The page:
“This is a city that does not offer up its neighbors as a sacrifice zone,” said Pawtucket City Councilor Meghan Kallman to about 75 Pawtucket residents protesting outside the Pawtucket City Hall in the freezing, windy cold Wednesday evening.
The protest outside Pawtucket City Hall, ahead of the Pawtucket City Council meeting inside, was primarily about the Fairlawn waste transfer station issue, a plan to relocate the city’s waste transfer station from Grotto Avenue to Concord Street in Fairlawn and expand the facility to up to four times its present size, but the protest was also about the new proposed PawSox Stadium and about the closing of Pawtucket Memorial Hospital.
The multiple issues all speak to Pawtucket Mayor Donald Grebien‘s warped priorities said one Fairlawn resident to me: The mayor is more concerned with a baseball team than with a hospital, or with a new dump that will bring rats to the west side of Pawtucket.
Most of the Pawtucket City Councilors who arrived at the City Hall quickly pushed past the the protest to get to their subcommittee meetings, but Ward 5 City Councilor Meghan Kallman spoke briefly to the crowd.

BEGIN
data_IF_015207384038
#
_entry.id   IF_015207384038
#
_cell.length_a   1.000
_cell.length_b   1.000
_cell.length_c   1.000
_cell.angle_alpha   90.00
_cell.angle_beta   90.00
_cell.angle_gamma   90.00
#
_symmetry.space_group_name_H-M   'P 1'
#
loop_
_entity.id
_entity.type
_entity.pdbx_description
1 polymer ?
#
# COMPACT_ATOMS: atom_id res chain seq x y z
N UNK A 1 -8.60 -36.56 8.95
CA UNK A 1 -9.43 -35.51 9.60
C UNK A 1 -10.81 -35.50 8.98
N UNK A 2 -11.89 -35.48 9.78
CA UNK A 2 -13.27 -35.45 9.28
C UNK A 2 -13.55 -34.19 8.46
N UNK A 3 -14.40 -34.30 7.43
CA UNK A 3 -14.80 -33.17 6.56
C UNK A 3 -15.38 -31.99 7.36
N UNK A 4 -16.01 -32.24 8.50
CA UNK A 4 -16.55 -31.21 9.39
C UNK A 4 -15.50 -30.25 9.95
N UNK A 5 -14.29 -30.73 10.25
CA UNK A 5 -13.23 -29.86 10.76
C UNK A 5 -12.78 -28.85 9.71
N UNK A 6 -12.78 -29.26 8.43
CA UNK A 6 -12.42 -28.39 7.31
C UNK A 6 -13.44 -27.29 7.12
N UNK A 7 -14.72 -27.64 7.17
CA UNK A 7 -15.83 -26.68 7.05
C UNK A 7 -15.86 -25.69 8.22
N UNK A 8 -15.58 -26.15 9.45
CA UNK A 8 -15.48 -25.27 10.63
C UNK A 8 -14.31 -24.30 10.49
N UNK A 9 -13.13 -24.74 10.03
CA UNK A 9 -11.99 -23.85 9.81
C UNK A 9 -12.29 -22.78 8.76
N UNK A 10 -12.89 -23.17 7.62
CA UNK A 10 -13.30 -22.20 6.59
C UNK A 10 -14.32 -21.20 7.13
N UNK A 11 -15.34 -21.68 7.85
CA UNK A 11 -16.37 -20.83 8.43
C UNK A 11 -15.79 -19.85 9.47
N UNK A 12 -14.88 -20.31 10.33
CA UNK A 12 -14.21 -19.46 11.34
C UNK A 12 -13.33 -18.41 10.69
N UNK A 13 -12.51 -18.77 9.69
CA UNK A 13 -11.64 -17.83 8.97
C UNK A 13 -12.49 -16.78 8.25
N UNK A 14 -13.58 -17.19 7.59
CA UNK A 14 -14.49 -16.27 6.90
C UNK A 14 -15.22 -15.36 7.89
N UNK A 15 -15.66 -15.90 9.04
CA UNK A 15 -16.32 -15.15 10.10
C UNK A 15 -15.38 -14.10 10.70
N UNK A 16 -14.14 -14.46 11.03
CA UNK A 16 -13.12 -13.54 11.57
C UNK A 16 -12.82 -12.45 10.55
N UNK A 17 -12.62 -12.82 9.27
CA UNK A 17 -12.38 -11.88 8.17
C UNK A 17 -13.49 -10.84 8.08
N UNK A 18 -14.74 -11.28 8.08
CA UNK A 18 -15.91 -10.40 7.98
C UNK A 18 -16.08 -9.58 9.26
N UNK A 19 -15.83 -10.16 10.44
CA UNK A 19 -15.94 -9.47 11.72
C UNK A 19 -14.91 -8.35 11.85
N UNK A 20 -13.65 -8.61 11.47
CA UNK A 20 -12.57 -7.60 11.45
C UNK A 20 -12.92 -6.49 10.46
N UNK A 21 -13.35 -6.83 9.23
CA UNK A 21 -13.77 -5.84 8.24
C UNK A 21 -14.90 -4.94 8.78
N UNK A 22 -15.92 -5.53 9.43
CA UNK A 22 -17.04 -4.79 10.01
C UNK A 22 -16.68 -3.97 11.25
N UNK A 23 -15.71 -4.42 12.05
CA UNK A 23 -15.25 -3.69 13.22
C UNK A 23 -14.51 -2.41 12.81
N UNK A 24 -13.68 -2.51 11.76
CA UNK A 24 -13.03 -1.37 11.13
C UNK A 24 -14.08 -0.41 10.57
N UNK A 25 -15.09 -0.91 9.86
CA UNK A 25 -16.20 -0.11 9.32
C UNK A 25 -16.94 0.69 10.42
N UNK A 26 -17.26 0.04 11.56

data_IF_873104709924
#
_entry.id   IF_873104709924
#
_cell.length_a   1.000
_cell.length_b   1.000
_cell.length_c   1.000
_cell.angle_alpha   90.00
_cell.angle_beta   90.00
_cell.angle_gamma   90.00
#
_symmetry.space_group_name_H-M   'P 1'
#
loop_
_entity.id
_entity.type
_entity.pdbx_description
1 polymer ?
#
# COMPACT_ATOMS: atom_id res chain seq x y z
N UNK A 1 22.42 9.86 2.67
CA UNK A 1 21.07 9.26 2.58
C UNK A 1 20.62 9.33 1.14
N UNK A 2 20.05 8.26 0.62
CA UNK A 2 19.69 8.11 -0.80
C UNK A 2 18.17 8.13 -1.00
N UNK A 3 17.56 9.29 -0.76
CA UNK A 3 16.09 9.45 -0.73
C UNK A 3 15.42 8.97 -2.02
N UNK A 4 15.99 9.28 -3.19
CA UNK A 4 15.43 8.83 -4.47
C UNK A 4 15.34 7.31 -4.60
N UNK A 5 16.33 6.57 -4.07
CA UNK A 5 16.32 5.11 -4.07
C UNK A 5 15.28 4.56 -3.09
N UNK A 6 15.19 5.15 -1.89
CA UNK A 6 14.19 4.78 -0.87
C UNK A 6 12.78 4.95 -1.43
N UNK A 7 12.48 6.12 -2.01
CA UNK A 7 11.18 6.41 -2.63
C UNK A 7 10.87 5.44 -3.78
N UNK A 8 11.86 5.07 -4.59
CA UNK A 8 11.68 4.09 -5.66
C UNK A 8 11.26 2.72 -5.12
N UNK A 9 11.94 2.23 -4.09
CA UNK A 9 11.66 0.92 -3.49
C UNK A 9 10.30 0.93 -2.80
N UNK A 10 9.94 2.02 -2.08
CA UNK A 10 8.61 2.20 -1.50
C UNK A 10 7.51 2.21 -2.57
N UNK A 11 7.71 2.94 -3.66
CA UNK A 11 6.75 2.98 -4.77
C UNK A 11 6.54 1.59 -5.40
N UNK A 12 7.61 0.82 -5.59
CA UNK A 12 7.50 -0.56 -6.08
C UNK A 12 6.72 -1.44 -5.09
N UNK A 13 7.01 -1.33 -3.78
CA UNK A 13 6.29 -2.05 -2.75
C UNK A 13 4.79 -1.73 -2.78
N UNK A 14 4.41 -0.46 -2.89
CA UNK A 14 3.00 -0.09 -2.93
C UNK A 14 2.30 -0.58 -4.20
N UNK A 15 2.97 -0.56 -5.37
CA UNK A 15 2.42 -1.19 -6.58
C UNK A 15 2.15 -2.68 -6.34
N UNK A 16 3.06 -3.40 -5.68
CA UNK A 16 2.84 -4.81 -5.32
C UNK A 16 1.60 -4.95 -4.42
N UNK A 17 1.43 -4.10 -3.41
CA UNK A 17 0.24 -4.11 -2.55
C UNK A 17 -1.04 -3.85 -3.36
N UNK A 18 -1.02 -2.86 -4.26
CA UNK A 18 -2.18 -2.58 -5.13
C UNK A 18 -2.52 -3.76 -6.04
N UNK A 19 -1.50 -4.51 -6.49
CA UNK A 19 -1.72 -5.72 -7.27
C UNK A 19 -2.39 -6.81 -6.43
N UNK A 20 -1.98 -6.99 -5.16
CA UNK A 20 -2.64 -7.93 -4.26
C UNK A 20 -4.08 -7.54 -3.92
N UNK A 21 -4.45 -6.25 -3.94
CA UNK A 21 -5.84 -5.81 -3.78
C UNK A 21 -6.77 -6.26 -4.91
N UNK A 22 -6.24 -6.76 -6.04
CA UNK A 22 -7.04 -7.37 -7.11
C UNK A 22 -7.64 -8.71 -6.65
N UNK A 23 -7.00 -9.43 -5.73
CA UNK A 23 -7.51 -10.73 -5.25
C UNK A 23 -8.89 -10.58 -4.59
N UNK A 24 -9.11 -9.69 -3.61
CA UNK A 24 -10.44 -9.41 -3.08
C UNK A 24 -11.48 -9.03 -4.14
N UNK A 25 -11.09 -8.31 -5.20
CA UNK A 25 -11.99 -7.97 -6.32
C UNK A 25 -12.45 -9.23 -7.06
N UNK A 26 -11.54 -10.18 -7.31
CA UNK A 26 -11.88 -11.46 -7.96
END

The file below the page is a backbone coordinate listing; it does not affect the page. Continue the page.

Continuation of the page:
“I was proud to stand with you all when [the issue of the transfer station] came up… As you know, we passed a resolution in the council encouraging a delay on this. There’s been a study commission formed, through the Hassenfeld Institute, to look at the transfer station and to look at various other possibilities.” As a member of that study commission Kallman said that she and others “will do our best to advocate a safe and healthy resolution for Pawtucket. This is a city that does not offer up its neighbors as a sacrifice zone.”
David Norton, who recently announced his intention to run for State Senate in the special District 8 election was on hand, leading the crowd in various chants against the transfer station, against the PawSox deal, against the closing of Memorial Hospital, and against Mayor Grebien.
“Last night’s protest was about highlighting the most concerning issues facing Pawtucket residents currently, and the inability of our city and state leaders to listen and address residents’ concerns,” said Norton. “#HospitalsBeforeStadiums and No Garbage Transfer Station were the main themes of the protest. The frustration that has boiled over into the form of protests is caused by a lack of leadership from the city administration and Pawtucket’s General Assembly Delegation with regard to Memorial Hospital, the proposed Apex Stadium and the proposed expansion and relocation of the Garbage Transfer Station.”
The protest ended as people headed inside to sign up to speak before the City Council meeting. You can watch the City Council meeting on video here.